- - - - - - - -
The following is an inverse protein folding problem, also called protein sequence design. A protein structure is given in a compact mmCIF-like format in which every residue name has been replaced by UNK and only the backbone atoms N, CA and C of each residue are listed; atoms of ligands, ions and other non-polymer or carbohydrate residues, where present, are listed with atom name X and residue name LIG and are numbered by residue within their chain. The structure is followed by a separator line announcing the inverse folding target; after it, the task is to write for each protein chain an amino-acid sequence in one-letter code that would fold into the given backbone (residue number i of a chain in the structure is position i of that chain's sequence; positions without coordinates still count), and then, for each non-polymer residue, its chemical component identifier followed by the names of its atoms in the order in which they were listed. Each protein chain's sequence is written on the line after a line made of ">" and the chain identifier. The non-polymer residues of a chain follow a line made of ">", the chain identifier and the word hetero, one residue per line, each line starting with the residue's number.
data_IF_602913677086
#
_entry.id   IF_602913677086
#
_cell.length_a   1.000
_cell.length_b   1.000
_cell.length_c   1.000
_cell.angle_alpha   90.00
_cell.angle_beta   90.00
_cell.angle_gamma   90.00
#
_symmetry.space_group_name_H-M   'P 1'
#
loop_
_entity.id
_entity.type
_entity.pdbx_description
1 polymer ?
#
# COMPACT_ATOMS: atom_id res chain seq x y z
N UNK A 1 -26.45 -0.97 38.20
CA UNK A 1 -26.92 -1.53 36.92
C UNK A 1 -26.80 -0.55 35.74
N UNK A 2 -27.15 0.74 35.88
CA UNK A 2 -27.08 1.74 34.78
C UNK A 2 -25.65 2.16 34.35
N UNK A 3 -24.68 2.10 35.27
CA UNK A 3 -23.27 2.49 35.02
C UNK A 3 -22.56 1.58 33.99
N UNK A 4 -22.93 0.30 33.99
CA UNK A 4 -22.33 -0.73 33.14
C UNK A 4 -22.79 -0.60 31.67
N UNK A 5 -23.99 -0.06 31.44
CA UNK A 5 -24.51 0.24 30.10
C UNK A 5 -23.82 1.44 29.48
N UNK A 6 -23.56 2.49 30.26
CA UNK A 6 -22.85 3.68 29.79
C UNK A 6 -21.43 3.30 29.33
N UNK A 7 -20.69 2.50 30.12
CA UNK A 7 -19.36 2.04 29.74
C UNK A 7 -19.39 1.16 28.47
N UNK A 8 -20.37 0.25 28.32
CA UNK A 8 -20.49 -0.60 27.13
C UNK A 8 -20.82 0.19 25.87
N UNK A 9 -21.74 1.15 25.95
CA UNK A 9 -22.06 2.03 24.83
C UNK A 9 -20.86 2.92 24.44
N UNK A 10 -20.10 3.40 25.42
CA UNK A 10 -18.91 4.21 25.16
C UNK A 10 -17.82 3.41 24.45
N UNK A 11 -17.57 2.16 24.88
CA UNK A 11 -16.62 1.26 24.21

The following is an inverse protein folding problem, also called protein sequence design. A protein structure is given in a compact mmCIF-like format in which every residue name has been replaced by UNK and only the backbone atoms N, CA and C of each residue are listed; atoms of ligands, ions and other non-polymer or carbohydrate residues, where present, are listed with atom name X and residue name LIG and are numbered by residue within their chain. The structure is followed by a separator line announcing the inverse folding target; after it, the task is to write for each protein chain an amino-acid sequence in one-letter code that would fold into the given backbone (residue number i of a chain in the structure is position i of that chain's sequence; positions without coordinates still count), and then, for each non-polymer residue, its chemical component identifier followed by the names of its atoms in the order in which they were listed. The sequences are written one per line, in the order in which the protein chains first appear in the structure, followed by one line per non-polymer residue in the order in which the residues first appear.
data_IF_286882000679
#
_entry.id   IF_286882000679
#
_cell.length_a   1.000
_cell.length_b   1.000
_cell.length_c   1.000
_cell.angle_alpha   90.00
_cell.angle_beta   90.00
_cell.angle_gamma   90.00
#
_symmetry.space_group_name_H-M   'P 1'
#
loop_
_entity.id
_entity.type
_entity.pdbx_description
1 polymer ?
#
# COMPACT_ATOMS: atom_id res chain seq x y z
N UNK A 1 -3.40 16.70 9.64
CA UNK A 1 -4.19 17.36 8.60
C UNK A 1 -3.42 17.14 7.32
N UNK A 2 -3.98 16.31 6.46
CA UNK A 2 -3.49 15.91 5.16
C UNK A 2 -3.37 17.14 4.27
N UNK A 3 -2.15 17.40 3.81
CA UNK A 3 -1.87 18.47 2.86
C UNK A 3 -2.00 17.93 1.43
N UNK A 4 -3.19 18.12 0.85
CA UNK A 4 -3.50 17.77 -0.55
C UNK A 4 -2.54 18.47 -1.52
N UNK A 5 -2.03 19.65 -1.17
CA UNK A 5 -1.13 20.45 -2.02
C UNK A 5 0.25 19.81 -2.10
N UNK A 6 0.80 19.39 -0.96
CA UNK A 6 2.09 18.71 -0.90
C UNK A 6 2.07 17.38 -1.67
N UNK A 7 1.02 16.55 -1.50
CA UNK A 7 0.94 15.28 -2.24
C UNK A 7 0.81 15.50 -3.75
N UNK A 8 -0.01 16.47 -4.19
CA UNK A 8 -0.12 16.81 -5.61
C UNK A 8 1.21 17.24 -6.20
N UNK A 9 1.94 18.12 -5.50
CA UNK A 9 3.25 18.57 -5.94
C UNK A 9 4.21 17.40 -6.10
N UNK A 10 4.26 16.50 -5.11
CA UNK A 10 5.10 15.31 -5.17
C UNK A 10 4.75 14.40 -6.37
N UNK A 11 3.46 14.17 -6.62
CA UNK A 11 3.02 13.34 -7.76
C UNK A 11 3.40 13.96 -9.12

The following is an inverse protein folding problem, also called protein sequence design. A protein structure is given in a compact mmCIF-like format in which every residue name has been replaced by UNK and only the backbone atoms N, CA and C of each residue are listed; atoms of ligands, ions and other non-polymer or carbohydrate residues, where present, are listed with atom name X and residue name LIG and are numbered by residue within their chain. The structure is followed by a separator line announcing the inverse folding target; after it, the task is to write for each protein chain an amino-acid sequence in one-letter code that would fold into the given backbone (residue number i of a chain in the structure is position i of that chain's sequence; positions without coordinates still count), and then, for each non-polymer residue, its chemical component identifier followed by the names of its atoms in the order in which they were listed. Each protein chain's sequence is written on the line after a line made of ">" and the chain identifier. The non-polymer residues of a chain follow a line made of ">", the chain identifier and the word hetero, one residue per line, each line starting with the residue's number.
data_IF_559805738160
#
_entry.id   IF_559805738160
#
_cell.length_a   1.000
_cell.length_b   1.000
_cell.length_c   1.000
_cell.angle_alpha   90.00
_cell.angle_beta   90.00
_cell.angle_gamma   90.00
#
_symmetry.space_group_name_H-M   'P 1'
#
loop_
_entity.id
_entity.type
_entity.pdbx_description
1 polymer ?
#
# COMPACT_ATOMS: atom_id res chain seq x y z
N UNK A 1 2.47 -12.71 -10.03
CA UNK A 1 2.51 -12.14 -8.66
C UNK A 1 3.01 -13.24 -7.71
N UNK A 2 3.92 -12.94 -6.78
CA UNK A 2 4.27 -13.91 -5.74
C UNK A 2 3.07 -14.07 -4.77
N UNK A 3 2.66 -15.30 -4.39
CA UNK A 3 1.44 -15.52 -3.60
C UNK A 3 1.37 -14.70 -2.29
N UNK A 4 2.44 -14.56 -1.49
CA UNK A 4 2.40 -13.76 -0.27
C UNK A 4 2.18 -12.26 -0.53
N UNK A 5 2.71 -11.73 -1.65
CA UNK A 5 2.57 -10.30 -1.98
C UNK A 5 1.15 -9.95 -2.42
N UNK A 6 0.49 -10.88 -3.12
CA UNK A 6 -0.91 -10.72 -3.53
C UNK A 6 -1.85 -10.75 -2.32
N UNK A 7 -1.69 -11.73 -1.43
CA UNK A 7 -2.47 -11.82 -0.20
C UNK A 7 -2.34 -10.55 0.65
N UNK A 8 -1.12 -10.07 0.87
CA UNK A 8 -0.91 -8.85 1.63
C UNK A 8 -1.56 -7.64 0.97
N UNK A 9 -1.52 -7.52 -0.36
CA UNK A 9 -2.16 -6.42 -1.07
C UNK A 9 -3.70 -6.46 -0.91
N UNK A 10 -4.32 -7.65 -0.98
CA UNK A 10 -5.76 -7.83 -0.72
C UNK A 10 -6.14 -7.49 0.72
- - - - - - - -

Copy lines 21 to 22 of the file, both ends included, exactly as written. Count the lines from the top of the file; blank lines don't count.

# COMPACT_ATOMS: atom_id res chain seq x y z
N UNK A 1 -26.45 -0.97 38.20